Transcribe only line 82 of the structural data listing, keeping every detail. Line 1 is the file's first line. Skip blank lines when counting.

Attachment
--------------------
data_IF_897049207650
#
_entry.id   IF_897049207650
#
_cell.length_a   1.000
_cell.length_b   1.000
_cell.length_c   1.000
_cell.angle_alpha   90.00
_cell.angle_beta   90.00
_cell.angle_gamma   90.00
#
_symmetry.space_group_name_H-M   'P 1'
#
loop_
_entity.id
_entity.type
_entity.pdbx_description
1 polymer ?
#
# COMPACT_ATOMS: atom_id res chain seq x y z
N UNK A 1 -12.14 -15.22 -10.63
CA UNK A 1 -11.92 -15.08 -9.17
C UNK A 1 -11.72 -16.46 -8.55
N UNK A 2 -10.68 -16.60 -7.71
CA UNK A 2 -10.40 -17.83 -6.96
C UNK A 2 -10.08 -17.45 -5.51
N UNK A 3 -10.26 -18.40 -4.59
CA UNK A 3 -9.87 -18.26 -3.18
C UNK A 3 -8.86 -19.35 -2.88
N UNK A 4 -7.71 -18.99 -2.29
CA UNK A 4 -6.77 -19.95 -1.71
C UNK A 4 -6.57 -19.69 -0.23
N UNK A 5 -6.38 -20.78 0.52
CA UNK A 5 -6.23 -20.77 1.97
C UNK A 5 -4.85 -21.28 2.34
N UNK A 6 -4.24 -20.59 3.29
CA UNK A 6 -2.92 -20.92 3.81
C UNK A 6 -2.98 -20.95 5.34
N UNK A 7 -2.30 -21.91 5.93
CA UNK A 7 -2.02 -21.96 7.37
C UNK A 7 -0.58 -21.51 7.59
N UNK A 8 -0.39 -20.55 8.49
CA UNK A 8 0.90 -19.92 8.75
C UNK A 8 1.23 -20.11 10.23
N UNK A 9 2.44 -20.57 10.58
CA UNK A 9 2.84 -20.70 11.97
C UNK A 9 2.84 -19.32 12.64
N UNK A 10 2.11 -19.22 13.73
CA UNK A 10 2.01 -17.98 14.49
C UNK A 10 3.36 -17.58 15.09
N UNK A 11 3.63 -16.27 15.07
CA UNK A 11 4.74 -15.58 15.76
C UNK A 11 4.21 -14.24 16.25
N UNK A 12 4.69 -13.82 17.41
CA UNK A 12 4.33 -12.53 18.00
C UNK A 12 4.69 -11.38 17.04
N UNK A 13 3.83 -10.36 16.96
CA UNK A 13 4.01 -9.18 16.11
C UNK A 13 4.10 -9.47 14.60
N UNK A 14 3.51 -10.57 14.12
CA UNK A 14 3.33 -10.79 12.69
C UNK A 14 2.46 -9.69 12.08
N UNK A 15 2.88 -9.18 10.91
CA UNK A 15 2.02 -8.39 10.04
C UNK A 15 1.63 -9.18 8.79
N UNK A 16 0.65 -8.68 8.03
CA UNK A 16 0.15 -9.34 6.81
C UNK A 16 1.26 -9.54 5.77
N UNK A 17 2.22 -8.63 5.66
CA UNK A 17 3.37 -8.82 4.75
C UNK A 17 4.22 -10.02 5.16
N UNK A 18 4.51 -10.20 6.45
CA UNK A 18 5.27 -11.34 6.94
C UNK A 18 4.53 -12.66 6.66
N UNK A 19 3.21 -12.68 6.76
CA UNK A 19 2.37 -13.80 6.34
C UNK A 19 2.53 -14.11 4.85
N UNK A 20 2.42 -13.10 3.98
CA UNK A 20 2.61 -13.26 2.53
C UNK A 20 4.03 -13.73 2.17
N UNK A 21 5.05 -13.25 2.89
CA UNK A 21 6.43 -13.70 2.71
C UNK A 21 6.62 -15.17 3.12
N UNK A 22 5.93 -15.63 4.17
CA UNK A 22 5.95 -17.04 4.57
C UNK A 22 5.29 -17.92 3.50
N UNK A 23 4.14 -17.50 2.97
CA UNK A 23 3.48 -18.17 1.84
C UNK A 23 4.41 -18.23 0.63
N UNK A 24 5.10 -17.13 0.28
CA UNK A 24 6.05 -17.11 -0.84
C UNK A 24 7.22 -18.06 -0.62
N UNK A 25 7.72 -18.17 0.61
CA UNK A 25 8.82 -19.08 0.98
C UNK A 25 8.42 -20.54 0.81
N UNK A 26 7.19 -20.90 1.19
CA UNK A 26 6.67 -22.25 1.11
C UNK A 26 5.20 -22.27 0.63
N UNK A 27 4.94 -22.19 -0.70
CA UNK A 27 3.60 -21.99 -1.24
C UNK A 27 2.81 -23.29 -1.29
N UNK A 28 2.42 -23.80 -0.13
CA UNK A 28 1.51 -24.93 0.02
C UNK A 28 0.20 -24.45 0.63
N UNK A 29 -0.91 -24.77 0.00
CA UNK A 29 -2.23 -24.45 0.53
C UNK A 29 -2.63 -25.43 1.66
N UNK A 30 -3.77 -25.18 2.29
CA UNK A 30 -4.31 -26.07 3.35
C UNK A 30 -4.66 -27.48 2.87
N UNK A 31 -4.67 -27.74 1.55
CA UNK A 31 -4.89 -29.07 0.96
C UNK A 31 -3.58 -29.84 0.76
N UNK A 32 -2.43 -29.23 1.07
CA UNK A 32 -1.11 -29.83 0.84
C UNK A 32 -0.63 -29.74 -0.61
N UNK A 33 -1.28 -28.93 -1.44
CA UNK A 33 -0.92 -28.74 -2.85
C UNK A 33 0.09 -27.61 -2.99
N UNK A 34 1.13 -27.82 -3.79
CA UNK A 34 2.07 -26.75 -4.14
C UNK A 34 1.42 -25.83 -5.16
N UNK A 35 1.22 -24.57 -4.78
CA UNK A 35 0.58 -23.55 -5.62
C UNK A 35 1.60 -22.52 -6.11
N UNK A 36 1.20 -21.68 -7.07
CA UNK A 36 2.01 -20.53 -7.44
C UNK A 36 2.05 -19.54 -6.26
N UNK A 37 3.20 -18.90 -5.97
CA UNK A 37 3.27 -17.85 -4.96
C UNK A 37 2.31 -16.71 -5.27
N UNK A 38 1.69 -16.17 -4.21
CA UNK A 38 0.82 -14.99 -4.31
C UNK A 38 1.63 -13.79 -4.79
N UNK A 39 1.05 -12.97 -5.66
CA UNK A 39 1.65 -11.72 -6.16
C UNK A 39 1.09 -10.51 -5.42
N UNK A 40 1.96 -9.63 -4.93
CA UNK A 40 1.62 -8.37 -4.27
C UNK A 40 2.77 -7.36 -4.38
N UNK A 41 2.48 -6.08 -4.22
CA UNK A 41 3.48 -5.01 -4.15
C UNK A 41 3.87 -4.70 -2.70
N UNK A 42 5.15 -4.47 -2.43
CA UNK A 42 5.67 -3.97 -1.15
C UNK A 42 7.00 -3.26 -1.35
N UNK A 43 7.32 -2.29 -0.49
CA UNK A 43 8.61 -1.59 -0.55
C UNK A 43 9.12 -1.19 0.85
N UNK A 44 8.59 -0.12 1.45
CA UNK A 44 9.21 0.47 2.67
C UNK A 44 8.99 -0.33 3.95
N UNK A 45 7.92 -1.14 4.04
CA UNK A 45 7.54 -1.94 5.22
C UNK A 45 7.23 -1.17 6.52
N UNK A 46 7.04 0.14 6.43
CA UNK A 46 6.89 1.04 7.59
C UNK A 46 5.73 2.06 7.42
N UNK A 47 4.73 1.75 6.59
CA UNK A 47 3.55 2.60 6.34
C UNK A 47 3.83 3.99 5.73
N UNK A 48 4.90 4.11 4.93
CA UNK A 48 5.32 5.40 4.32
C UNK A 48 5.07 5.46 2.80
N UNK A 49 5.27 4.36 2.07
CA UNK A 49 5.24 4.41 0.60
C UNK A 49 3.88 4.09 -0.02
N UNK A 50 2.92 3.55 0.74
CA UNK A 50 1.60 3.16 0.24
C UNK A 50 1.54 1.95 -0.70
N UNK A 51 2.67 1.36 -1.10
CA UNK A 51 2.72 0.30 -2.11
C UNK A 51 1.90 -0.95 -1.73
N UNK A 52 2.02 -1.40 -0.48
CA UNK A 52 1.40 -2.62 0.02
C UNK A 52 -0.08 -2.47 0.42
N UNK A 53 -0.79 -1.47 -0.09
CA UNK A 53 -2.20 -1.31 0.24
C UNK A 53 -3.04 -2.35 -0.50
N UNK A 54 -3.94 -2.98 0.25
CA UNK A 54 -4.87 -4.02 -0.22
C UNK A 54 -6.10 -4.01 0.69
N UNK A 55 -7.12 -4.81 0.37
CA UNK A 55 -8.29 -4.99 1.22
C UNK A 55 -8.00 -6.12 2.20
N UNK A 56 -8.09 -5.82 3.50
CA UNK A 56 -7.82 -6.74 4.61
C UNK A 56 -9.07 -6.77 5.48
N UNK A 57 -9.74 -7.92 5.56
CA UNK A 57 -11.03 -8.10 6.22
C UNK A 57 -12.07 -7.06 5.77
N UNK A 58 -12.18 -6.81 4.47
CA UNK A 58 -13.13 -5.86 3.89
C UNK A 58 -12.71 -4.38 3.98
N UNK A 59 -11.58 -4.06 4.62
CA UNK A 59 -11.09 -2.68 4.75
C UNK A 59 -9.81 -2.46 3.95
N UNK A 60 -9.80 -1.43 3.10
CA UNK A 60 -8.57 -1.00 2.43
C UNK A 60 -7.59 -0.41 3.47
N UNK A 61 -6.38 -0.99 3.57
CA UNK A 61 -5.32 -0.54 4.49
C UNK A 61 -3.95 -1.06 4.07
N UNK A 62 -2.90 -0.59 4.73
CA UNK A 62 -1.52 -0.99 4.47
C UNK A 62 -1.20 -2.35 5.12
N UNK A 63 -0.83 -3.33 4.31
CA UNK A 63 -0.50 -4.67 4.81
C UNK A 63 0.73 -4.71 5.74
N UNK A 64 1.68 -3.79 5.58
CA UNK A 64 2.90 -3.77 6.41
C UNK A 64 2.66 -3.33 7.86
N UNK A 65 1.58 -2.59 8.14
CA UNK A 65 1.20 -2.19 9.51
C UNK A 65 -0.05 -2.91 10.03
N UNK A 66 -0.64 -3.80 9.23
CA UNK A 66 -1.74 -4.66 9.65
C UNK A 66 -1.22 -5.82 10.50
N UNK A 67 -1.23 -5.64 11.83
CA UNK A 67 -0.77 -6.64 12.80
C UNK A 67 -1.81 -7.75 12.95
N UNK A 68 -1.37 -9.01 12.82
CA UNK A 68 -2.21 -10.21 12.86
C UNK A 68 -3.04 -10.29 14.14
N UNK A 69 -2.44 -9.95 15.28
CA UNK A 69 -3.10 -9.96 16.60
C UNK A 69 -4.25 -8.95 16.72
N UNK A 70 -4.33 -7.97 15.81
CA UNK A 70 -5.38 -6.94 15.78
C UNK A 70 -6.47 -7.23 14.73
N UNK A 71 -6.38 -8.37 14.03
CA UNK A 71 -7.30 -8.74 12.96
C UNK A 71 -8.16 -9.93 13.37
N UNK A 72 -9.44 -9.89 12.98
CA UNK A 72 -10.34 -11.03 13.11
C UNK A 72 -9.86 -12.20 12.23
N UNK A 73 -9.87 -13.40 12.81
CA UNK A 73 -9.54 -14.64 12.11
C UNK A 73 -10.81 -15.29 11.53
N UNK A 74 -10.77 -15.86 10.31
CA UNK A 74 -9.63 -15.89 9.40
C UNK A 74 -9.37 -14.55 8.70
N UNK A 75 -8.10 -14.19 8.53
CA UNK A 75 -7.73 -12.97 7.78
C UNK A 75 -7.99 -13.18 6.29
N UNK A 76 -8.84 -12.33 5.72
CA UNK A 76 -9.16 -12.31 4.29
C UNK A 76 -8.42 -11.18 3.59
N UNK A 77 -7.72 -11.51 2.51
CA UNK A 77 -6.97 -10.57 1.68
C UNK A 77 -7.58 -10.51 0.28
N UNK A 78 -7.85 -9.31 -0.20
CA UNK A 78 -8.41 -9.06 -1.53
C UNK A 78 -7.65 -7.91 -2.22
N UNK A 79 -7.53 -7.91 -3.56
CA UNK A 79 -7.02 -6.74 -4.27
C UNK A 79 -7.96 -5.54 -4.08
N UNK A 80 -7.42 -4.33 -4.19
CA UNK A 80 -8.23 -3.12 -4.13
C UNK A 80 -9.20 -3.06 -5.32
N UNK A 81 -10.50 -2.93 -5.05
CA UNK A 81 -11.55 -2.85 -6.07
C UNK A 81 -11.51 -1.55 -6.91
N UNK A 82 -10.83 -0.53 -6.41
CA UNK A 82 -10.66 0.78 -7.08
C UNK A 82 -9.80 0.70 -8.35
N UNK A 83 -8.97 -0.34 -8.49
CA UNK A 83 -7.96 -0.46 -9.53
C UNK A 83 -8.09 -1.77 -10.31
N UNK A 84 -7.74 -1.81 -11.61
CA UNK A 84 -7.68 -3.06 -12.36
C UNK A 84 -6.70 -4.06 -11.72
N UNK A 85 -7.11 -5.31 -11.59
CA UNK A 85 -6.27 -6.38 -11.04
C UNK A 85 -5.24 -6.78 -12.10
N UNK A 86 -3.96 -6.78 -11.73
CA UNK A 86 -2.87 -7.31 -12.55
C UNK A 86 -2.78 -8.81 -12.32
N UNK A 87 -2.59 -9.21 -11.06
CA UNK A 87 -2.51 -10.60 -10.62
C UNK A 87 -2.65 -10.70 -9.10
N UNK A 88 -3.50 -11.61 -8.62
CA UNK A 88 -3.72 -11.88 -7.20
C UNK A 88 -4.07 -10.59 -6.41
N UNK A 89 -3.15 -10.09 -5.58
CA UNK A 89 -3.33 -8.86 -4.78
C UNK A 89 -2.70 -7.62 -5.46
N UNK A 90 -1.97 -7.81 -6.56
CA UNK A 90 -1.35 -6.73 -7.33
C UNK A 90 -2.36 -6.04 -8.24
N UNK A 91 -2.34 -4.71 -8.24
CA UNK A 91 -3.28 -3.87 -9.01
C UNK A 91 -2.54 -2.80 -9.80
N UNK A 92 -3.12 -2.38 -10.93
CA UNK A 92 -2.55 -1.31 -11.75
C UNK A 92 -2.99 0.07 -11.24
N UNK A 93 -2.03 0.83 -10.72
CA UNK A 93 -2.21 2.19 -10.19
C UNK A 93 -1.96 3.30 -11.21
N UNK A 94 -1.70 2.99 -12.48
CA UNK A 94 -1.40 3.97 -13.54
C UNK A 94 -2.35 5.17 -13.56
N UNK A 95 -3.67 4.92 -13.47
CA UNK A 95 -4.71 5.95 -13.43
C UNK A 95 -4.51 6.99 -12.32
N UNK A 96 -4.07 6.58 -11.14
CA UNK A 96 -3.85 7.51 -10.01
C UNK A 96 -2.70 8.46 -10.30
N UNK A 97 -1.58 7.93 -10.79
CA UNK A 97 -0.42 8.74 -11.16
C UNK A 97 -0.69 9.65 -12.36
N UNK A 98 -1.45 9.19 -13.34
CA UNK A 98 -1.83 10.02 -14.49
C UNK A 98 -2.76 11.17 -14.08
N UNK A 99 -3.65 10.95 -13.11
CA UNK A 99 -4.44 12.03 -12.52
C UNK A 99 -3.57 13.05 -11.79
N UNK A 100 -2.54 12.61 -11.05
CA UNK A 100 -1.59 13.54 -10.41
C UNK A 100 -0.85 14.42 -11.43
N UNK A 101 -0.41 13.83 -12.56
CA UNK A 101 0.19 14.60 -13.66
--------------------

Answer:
CA UNK A 21 6.43 -13.70 2.71